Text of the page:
Page 1

The Print Page 3-- Instagram Page 4&5-- Holiday Gift Guide Page 6-- Skinny wallets PAge 7-- Ugly holiday sweaters Page 8-- Holiday submissions

Tigard High School 9000 SW Durham Rd Tigard, OR 97224 Volume 88. Edition 2

Editor’s Letter

In the month of December, the cheerful greeting, ‘Merry Christmas,’ naturally rolls off my tongue. Up until a few years ago, I was completely unaware that this common phrase is actually politically incorrect. I have celebrated Christmas all my life but I wouldn’t consider myself particularly religious; it’s both shocking and surprising to me that saying the word, ‘Christmas’, has become such a controversial topic of the holiday season. In planning this month’s edition of The Print, the newspaper staff struggled with remembering to keep holiday themed stories neutral. The staff took turns correcting each other whenever someone would accidently say ‘Christmas’ instead of ‘holiday.’ However, nobody seemed to be able to explain the wrong in wishing someone a Merry Christmas. As I looked into it, I found that although Christmas originated from Christianity it has become less and less religiously oriented. According to a 2010 Gallup Poll, a whooping ninety-five percent of Americans celebrate Christmas, but only fifty-one perfect see the holiday as a strongly religious event. It was also reported that eighty percent of non-Christians living in the U.S. celebrate this Christian holiday. Eight years ago, the American Family Association began working with retailers to replace ‘Merry Christmas’ with ‘Happy Holidays.’ Eighty percent of retailers have since resorted to more generic holiday approaches, but according to a 2010 Rasmussen report, seventy percent of American adults prefer to be greeted with ‘Merry Christmas’ rather than ‘Happy Holidays.’Radio host of the Fox Business Network, Louis “Lou” Dobbs, even goes so far to argue that saying ‘Happy Holidays’ is a deliberate attempt to exclude Christians. This year, businesses such as Gap Inc., have taken a stand against this so called “War on Christmas.” The company announced that they plan to embrace the diversity of their customers and respect all traditions and faith during the holidays, including Christmas. This winter, Gap has proudly displayed Christmas decorations throughout their stores. Former governor of Alaska, Sarah Palin, has also taken a stand against the exclusion of Christ in Christmas. Palin’s new book: “Good Tidings and Great Joy: Protecting the Heart of America,” explores the origin of Christmas and it’s true meaning. My wish for this holiday season is for us all to be able to greet each other without a second thought or hesitation. Although the phrase, ‘Merry Christmas’ may not be politically correct, no one should be excluded or singled out during this joyous time of year. This month the newspaper staff has made it our goal to be as diverse as possible and I hope that our hard work shines. As always, I wish you a happy reading and if you have any comments or suggestions, please contact me at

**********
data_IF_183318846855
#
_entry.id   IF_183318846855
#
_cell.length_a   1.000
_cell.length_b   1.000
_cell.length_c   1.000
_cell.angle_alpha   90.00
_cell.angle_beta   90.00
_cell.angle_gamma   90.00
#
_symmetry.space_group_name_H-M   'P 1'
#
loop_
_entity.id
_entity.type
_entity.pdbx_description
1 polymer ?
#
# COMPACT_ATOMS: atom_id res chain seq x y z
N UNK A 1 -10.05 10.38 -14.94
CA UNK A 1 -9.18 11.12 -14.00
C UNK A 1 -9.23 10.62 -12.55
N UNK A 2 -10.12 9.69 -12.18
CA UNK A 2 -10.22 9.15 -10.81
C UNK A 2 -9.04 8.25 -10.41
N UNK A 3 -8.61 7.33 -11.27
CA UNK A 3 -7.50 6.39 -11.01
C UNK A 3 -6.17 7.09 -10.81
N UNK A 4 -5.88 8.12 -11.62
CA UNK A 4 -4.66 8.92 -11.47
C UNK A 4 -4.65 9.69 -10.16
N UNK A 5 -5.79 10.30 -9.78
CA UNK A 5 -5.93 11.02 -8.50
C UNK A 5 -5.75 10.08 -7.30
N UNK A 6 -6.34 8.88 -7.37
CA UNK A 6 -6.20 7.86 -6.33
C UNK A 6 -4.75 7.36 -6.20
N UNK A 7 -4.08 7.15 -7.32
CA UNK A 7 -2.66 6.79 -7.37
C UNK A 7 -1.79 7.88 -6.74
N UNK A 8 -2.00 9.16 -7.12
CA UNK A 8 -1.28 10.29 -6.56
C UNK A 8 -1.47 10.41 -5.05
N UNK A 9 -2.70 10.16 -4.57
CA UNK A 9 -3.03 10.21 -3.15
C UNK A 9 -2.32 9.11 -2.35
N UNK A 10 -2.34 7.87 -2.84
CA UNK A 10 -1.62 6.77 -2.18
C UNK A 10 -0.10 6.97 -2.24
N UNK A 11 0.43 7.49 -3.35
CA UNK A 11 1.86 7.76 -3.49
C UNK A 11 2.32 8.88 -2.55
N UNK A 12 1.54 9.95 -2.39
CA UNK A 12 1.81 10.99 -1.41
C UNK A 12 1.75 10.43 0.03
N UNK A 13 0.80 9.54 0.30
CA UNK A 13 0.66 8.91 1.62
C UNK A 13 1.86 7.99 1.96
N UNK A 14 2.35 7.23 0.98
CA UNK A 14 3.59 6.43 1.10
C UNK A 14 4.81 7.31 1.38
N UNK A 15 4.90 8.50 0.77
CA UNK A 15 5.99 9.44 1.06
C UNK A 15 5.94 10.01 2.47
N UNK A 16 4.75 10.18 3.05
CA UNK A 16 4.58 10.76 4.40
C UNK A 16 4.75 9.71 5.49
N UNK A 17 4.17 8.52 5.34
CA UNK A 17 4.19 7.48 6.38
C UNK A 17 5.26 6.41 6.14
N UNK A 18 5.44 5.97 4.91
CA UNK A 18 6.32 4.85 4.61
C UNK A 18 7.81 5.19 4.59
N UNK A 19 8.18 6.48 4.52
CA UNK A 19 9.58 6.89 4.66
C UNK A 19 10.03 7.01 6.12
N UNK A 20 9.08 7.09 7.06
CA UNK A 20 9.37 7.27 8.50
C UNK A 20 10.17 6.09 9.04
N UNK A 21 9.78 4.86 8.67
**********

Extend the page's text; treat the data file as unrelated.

The Print Staff EXECUTIVE EDITOR Amanda Lam


Becca Ramirez Caitlin Britch Khanlinh Le Maddie Fiorante Nicole Pelissier Tate Watson


DESIGNERS Hannah Wyatt Nicole Pelissier Sam Larson Zach Larson



Abby Snow Brittney Tran Isabel Choi Jessie Li Katelyn Nottingham Nick VanSant




Edit your profile



For more photos, visit Page by Amanda Lam and Sam Larson Photos by Katelyn Nottingham, Lexie Wagar, Jessie Li, Brittney Tran, and Ralph Greene




Happy haul-idays

Gifts for the important people in your life this year By Tate Watson Photos by Jessie Li


A spa basket full of goodies would be a wonderful idea for your Mama.

While a nice sweater or a pair of shoes is a nice gift, what many moms would most appreciate is time to themselves and relaxation. Since sending your mom to Coldwater Creek can run upwards of $200, a less spendy alternative is to create a homemade spa day for her. Bath and Body Works carries a variety of soaps, body scrubs, and lotions in their True Blue Spa line that are buy two get one free right now! Since all the items range from $10-15 this will be an easy present that won’t break the bank. A basket full of goodies and a promise to keep your little siblings out of your moms hair for a whole afternoon will create a gift to remember.


Seniors Maribeth Allen and Lily Vitali made a collage full of their favorite pictures together. This is an awesome idea for you and your best friend.